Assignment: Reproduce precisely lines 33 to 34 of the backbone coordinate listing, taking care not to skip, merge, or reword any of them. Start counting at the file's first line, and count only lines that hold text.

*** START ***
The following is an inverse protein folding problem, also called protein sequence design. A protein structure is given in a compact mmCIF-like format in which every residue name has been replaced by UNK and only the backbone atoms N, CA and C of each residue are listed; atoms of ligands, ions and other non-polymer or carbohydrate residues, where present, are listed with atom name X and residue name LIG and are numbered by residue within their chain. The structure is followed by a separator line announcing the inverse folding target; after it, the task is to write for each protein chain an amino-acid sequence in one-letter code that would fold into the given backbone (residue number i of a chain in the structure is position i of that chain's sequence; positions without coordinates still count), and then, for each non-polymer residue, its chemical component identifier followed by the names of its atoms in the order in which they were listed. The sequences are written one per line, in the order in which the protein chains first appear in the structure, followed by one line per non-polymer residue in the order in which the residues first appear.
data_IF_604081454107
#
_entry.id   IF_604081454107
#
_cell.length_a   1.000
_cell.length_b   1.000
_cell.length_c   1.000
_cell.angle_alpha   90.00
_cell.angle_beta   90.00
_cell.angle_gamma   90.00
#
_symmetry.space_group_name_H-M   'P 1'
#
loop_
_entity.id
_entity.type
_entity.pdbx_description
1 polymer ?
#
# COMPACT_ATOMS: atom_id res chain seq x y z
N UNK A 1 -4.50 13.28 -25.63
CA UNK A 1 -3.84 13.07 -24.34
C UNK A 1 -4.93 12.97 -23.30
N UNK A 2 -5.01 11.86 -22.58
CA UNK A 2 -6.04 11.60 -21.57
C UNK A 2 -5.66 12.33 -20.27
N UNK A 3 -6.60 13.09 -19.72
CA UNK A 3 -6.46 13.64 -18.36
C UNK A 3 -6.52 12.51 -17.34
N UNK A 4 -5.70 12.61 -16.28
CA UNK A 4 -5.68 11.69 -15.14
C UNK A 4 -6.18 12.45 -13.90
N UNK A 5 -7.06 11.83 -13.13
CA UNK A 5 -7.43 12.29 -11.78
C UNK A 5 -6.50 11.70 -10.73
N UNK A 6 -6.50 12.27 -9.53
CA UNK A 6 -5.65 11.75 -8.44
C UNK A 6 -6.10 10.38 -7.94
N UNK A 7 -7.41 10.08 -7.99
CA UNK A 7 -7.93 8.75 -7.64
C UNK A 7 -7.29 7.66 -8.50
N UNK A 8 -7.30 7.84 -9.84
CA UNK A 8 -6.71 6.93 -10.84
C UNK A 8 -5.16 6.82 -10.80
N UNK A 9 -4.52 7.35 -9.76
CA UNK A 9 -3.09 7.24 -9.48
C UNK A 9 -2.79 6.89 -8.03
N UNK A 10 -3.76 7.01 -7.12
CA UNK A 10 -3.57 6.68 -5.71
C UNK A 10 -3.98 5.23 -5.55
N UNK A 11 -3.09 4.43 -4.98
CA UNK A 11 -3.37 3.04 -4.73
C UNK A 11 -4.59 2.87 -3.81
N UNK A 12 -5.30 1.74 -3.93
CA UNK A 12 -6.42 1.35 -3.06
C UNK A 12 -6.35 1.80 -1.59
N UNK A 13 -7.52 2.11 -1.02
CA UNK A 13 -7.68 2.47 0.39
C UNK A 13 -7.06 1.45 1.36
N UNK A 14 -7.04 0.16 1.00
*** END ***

C UNK A 4 -6.18 12.45 -13.90
N UNK A 5 -7.06 11.83 -13.13